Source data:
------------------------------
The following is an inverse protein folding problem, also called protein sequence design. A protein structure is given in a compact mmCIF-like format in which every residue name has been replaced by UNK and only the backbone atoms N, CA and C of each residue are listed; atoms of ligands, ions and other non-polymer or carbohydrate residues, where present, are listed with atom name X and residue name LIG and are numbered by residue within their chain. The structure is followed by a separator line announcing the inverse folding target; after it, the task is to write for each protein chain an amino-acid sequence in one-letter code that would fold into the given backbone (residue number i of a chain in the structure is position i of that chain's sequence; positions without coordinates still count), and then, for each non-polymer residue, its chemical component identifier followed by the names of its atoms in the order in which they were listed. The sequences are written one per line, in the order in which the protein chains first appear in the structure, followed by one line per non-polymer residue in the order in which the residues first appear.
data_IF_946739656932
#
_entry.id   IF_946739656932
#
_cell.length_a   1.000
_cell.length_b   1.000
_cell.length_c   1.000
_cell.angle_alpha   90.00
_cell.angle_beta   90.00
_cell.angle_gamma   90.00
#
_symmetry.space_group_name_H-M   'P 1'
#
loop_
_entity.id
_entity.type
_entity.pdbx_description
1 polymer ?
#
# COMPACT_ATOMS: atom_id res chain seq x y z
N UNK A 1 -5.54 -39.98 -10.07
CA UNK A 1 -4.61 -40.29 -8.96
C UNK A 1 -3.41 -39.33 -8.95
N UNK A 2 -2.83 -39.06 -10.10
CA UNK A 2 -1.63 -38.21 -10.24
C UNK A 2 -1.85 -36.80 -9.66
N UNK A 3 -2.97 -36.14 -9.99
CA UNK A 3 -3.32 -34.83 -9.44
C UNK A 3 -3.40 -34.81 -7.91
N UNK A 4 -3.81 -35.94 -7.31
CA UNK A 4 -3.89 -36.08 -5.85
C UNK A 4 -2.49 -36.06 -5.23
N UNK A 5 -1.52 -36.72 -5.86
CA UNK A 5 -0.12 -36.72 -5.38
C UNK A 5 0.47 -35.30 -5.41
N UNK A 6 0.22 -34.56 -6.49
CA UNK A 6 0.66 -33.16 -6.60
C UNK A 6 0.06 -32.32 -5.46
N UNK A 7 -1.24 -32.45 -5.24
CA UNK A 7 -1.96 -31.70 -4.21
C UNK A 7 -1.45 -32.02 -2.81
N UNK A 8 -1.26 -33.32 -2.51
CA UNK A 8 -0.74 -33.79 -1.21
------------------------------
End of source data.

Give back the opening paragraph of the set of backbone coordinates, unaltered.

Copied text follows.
The following is an inverse protein folding problem, also called protein sequence design. A protein structure is given in a compact mmCIF-like format in which every residue name has been replaced by UNK and only the backbone atoms N, CA and C of each residue are listed; atoms of ligands, ions and other non-polymer or carbohydrate residues, where present, are listed with atom name X and residue name LIG and are numbered by residue within their chain. The structure is followed by a separator line announcing the inverse folding target; after it, the task is to write for each protein chain an amino-acid sequence in one-letter code that would fold into the given backbone (residue number i of a chain in the structure is position i of that chain's sequence; positions without coordinates still count), and then, for each non-polymer residue, its chemical component identifier followed by the names of its atoms in the order in which they were listed. The sequences are written one per line, in the order in which the protein chains first appear in the structure, followed by one line per non-polymer residue in the order in which the residues first appear.